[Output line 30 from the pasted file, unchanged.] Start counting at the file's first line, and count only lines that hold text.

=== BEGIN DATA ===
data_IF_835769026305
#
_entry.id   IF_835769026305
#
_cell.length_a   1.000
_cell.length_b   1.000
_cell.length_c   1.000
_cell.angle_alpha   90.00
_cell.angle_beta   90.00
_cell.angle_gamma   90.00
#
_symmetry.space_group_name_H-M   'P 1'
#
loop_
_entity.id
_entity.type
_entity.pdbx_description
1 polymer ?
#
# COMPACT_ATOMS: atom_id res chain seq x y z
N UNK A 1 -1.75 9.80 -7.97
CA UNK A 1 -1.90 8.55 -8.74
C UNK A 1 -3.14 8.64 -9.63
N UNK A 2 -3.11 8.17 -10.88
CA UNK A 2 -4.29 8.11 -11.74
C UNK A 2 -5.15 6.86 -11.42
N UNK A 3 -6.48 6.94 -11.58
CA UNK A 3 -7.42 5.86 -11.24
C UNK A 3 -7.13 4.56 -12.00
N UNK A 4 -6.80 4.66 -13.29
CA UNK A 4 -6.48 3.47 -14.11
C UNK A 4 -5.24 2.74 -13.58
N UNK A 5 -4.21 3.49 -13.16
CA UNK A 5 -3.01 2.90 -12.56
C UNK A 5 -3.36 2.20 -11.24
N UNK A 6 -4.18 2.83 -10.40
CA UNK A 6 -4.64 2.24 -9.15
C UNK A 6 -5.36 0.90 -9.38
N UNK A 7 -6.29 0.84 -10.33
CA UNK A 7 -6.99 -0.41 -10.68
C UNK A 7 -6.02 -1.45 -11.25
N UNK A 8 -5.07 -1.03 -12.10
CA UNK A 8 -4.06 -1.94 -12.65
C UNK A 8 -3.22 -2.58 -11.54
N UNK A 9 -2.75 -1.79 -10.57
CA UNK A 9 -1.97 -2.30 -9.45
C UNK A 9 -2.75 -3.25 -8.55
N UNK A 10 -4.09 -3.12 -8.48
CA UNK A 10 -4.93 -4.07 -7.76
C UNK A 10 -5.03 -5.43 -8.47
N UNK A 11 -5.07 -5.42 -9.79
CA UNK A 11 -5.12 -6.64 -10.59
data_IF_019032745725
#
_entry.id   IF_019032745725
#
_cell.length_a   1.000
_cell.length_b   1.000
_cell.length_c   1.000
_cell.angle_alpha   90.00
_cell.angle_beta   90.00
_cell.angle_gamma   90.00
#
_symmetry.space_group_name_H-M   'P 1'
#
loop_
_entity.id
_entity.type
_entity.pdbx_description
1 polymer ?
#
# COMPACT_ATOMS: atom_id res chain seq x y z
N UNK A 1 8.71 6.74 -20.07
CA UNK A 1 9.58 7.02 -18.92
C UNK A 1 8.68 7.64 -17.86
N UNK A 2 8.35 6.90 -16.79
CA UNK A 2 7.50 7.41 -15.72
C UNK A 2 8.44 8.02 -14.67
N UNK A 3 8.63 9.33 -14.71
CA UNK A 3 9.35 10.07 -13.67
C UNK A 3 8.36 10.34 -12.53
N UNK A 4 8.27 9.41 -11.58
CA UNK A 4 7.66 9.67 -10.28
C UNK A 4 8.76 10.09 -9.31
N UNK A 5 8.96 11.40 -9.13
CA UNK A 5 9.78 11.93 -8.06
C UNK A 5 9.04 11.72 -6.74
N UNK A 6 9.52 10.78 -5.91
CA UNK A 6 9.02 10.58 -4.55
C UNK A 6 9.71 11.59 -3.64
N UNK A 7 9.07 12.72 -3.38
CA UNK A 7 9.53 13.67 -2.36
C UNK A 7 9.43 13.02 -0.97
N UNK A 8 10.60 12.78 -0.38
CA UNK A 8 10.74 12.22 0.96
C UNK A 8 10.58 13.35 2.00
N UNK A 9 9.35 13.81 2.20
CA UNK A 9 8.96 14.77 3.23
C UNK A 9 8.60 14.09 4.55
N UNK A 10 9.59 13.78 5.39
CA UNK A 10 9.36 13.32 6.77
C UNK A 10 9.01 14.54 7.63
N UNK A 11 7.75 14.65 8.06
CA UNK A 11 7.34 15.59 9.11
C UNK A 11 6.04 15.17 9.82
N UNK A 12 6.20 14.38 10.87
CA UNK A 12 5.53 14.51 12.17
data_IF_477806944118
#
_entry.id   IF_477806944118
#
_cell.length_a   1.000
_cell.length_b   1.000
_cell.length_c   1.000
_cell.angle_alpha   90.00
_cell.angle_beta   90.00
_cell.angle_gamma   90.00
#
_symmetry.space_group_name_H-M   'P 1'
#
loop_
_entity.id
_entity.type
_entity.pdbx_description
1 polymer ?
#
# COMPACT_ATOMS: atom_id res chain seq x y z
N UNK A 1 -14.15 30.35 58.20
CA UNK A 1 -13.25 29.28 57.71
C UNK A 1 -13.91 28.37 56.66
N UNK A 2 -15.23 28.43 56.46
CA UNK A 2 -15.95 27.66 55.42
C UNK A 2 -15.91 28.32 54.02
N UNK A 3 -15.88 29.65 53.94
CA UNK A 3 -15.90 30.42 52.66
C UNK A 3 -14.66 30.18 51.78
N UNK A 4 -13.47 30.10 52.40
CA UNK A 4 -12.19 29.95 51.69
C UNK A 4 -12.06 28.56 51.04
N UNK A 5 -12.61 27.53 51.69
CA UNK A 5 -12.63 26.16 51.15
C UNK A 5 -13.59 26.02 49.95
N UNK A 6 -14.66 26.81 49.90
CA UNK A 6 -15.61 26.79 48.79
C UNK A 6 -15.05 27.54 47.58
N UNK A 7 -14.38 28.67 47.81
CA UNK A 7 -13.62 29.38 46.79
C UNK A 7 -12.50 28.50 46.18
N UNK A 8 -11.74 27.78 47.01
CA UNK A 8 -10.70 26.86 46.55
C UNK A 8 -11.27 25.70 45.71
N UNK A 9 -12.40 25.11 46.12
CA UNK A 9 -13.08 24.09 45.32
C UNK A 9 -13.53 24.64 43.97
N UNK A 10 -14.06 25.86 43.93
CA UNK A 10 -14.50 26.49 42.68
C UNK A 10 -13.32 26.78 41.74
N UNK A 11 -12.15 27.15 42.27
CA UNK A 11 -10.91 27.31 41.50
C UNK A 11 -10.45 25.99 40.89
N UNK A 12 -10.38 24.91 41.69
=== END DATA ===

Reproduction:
N UNK A 4 -6.80 4.66 -13.29